Industrials are among the oldest class of ships in New Eden. Among the top requirements of any truly space-based society is a method of hauling valuable goods in large quantities from one star system to the next. In the early days of interplanetary travel this function was filled by the same ships used for combat, exploration, and scientific studies. However, as the empires grew more stable and space travel became safer and affordable to more than governmental entities, specialized ships became the norm. The basic industrial design has remained unchanged for centuries, with the essential concepts dating back to the earliest, sea-faring years of all empires on their home planets.


Industrials, or their early ancestors, rose out of the need for the hauling of supplies from the homeworld to new colonies. As more and more supplies were needed with greater frequency, it became quickly apparent that multipurpose ships were ill-suited to the task. Not only did mixed crews reduce efficiency and increase idle time, but valuable cargo space was taken up by scientific and military equipment.

The earliest cargo vessels were little more than stripped-down versions of their multipurpose cousins, with extra equipment torn out for additional space. Improvements in layout and automation soon followed, allowing smaller crews to handle more cargo with less effort. As the safety of spacelanes improved, weaponry, shielding, and armor were all reduced, lowering ship tonnage and further increasing available cargo space.

It wasn't until the advent of space-based manufacturing that industrials were truly born in the modern sense. Free of the necessity to launch a ship from the ground or ever have it capable of landing on a planet, builders were able to increase size to previously unseen levels. Originally, this simply meant increasing the dimensions of old designs.

However, as had occurred before, technology was quickly applied to these new designs, turning them from little more than massive flying vaults into intricate, dedicated cargo haulers that made efficient use of every available centimeter.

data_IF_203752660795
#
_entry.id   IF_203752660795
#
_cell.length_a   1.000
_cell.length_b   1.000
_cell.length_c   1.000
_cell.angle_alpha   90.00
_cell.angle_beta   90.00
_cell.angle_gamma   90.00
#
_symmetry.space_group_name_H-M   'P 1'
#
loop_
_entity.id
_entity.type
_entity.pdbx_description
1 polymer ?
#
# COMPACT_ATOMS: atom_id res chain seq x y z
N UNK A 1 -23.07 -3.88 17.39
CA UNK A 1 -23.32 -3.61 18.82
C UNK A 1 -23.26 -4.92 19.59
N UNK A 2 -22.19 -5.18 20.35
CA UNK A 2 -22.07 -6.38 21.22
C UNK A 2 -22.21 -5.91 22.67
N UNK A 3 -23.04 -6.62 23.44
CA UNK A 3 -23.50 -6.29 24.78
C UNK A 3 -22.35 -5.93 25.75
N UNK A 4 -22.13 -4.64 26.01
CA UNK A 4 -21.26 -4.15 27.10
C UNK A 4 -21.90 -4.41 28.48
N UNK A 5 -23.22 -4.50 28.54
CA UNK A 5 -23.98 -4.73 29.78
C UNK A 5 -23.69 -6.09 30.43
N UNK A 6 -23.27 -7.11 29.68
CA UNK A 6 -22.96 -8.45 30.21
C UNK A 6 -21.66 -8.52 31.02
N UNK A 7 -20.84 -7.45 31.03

Industrials may appear simplistic to outsiders, but their design is quite complicated. The ship class has numerous internal compartments, extensive conveyors connecting different parts of the ship, advanced automation to pack cargo in the most efficient manner possible, and robotic assistants to do lifting that a human could not manage.

While the exact layout differs between builders, the standard industrial has dozens of different compartments, each designed to specific standards for various types of cargo. As many as a thousand individual compartments may exist on a single ship. Depending on the level of safety anticipated in a journey, volatile goods may be stored in outer compartments to minimize catastrophic ship damage in the event of an accident, or kept deep in the center of the hull in order to reduce the chance of an explosion caused by weapons fire.

Individual compartments are connected to each other, the loading/unloading bays, and jet can launchers by conveyor belt. There may be tens of kilometers of belts and passageways crisscrossing the ship, ready to carry cargo from internal compartments to the outer bays.

These belts are normally fed by robotic arms and lifts which can handle much larger weights and sizes than humans. In some cases these lifts are human operated, especially in slave-crewed Amarr vessels, but for cargo that requires delicacy and precision, AIs ensure no mistakes are made. For smaller items, human crew is preferred for the speed with which they can operate.

When it comes to getting the most out of an industrial's capacity, a good set of automated procedures is of paramount importance, along with familiarity with spacial dynamics on those ships flown by capsuleers. The best can make use of every last centimeter of internal space, cramming in far more cargo than an untrained captain with an outdated packing routine.


Because much of the internal running of an industrial can be safely automated, they require far less crew than other ships of similar sizes. Additionally, the functions on board an industrial are much less skill-intensive than in others, meaning most of an industrial's crew are little more than laborers who load and unload cargo.

Industrials are often the first ship a rookie crew is assigned to, as the staff are much less likely to cause a catastrophic failure through inexperience. While the ships' functions are not difficult, they provide valuable education and help crews get used to life on board a ship. The ships are also favored for their perceived safety, as new recruits typically believe cargo vessels will stick to high security spacelanes, even if this is not entirely accurate.